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Interior Designer Resume Example
A background in Interior and Floral design in addition to Project Management have given me a strong skill set which includes a clear and considerate communication style, creative and timely problem solving, a desire to be a participating and active team member, and utmost respect for client and user satisfaction.
- Microsoft Office
- CORE (cloud-based ERP software)
- Revit 2019
- Autocad 2019
- Adobe Acrobat Suite
INTECH Office Interiors
- Work with a cross-functional project team, including sales, design, operations, and installation through all phases of the project life cycle.
- Manage multiple projects at one time; each with different project goals, budgets, clients, and obstacles.
- Monitor project scope to ensure that all efforts are completed according to schedule and within budget.
- Prepare for and attend daily meetings with installation technicians.
- Ensure all projects are installed on time, accurately, and closed out prior to final billing.
- Clearly communicate to clients on all aspects of project scope and implementation.
Interior Designer & Project Manager
Morgan Group Architects, Inc.
- Understand and translate my client’s vision, goals, and objectives into solid design concepts within budget and relevant to the architectural setting.
- Determine and communicate project scope, space planning requirements, and timely completion of documents with Architects, Engineers, and Contractors.
- Develop through Programming and Schematic Design the overall design of a project, using various methods including hand rendering, AutoCAD 2018, and Revit 2018.
- Coordinate the scope of Interiors with consultants and ensure project completion through active communication with contractors, developers, architectural team, and my clients.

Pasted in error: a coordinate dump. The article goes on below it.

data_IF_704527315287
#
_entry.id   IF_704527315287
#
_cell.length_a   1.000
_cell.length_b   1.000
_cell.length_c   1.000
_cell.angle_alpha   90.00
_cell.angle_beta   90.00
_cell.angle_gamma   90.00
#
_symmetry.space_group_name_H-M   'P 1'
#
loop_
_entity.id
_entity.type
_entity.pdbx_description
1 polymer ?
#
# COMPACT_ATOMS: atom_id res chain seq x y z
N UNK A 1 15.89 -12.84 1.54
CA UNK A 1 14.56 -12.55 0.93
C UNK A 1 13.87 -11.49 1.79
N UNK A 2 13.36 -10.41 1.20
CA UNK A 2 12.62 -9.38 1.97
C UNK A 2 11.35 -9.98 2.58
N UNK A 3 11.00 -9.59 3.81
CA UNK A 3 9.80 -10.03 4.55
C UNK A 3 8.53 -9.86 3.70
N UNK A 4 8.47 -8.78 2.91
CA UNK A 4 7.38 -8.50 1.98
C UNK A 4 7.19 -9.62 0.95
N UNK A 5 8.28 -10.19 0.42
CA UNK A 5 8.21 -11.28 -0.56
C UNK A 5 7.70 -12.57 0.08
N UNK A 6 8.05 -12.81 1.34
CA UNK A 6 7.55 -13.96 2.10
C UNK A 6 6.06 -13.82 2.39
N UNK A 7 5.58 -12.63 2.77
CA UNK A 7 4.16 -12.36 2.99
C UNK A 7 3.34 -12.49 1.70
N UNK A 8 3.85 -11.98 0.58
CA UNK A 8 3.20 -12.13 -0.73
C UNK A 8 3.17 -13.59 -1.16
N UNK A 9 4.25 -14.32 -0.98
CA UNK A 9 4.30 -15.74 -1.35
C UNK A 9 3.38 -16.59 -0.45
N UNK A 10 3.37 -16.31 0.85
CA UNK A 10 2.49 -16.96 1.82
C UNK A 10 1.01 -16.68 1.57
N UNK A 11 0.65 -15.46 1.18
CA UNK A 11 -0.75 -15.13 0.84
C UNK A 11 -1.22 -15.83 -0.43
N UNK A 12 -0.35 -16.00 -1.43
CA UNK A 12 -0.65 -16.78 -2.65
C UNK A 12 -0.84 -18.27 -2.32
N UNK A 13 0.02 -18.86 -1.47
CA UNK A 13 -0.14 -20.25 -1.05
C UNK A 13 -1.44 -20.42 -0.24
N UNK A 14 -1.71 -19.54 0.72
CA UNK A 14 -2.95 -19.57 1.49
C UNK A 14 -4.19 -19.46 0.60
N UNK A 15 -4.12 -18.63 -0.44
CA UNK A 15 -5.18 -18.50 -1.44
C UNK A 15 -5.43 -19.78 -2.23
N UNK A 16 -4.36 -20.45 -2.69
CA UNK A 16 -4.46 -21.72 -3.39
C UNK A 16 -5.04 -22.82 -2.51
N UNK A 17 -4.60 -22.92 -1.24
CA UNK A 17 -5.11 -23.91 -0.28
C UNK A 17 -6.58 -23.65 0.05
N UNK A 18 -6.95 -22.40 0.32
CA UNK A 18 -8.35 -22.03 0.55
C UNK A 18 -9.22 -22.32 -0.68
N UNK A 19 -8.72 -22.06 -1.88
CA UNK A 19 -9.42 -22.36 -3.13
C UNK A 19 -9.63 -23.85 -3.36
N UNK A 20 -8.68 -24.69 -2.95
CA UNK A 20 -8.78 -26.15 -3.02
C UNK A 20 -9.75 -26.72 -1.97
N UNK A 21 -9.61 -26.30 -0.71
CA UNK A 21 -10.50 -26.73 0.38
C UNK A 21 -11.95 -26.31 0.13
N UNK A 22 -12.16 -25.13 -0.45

- Select, specify, and procure FF&E based on healthcare design codes and requirements.
- Schedule routine appointments with dealers and representatives to stay current on the latest products.
- Create finish boards, specification binders, and graphic presentations to present to our clients.
Project Design Manager
Chicago Edu Institution
- Design and specify FF&E for classrooms and computer labs and overall project coordination for nine departmental clients relocating to the Liberal Arts Building, a brand new $90 million construction project to house Liberal Arts highest performing college divisions.
- Managed and executed thirteen departmental relocations while simultaneously overseeing three renovation projects in five months’ time. All moves were on time and the total project cost was 15% under budget.
- Develop, plan, and implement project programming criteria, procedures, and standards for the Liberal Arts Facilities Department.
- Perform on‐site reviews and report activities and resolution of project operating issues with staff.
- Acknowledged with an increase in pay every year of holding this position.
University of Chicago
Career Expert Tips:
Interior Designer Resume with Writing Guide
This post will focus on writing a resume for an aspiring Interior Designer. It will discuss how to customize your resume for this particular profession and provide resources that can be easily found online. With this guide, you’ll know what to put in, what to take out, and how to make it professional with novices in mind.